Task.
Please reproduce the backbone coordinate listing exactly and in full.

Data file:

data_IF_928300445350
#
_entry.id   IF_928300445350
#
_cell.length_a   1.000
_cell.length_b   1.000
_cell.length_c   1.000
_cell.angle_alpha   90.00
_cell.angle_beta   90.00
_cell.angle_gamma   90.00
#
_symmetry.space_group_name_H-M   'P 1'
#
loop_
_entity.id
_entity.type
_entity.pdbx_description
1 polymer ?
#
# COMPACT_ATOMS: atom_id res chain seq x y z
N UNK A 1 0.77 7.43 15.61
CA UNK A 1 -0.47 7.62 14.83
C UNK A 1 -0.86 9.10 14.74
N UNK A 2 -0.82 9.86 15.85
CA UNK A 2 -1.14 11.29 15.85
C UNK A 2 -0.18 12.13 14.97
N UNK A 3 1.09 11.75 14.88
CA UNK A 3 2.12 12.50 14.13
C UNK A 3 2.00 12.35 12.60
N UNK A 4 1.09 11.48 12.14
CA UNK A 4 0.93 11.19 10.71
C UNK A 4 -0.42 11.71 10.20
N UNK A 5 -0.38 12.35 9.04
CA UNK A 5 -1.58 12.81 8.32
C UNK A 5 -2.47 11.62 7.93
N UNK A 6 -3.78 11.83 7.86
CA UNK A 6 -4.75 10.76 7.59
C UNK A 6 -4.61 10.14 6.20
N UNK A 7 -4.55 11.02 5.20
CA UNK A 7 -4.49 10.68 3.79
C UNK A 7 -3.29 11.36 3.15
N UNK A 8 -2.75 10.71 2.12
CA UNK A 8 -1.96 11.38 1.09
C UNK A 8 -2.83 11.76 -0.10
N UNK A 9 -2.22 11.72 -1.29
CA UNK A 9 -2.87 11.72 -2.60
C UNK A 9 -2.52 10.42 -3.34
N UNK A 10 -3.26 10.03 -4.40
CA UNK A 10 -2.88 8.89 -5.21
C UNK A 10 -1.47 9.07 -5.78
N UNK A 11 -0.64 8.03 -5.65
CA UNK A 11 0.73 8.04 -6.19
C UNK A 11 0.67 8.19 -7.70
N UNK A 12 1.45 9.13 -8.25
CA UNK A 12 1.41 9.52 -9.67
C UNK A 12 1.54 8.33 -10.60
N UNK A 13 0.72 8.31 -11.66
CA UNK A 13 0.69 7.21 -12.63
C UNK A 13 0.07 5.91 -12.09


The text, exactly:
data_IF_928300445350
#
_entry.id   IF_928300445350
#
_cell.length_a   1.000
_cell.length_b   1.000
_cell.length_c   1.000
_cell.angle_alpha   90.00
_cell.angle_beta   90.00
_cell.angle_gamma   90.00
#
_symmetry.space_group_name_H-M   'P 1'
#
loop_
_entity.id
_entity.type
_entity.pdbx_description
1 polymer ?
#
# COMPACT_ATOMS: atom_id res chain seq x y z
N UNK A 1 0.77 7.43 15.61
CA UNK A 1 -0.47 7.62 14.83
C UNK A 1 -0.86 9.10 14.74
N UNK A 2 -0.82 9.86 15.85
CA UNK A 2 -1.14 11.29 15.85
C UNK A 2 -0.18 12.13 14.97
N UNK A 3 1.09 11.75 14.88
CA UNK A 3 2.12 12.50 14.13
C UNK A 3 2.00 12.35 12.60
N UNK A 4 1.09 11.48 12.14
CA UNK A 4 0.93 11.19 10.71
C UNK A 4 -0.42 11.71 10.20
N UNK A 5 -0.38 12.35 9.04
CA UNK A 5 -1.58 12.81 8.32
C UNK A 5 -2.47 11.62 7.93
N UNK A 6 -3.78 11.83 7.86
CA UNK A 6 -4.75 10.76 7.59
C UNK A 6 -4.61 10.14 6.20
N UNK A 7 -4.55 11.02 5.20
CA UNK A 7 -4.49 10.68 3.79
C UNK A 7 -3.29 11.36 3.15
N UNK A 8 -2.75 10.71 2.12
CA UNK A 8 -1.96 11.38 1.09
C UNK A 8 -2.83 11.76 -0.10
N UNK A 9 -2.22 11.72 -1.29
CA UNK A 9 -2.87 11.72 -2.60
C UNK A 9 -2.52 10.42 -3.34
N UNK A 10 -3.26 10.03 -4.40
CA UNK A 10 -2.88 8.89 -5.21
C UNK A 10 -1.47 9.07 -5.78
N UNK A 11 -0.64 8.03 -5.65
CA UNK A 11 0.73 8.04 -6.19
C UNK A 11 0.67 8.19 -7.70
N UNK A 12 1.45 9.13 -8.25
CA UNK A 12 1.41 9.52 -9.67
C UNK A 12 1.54 8.33 -10.60
N UNK A 13 0.72 8.31 -11.66
CA UNK A 13 0.69 7.21 -12.63
C UNK A 13 0.07 5.91 -12.09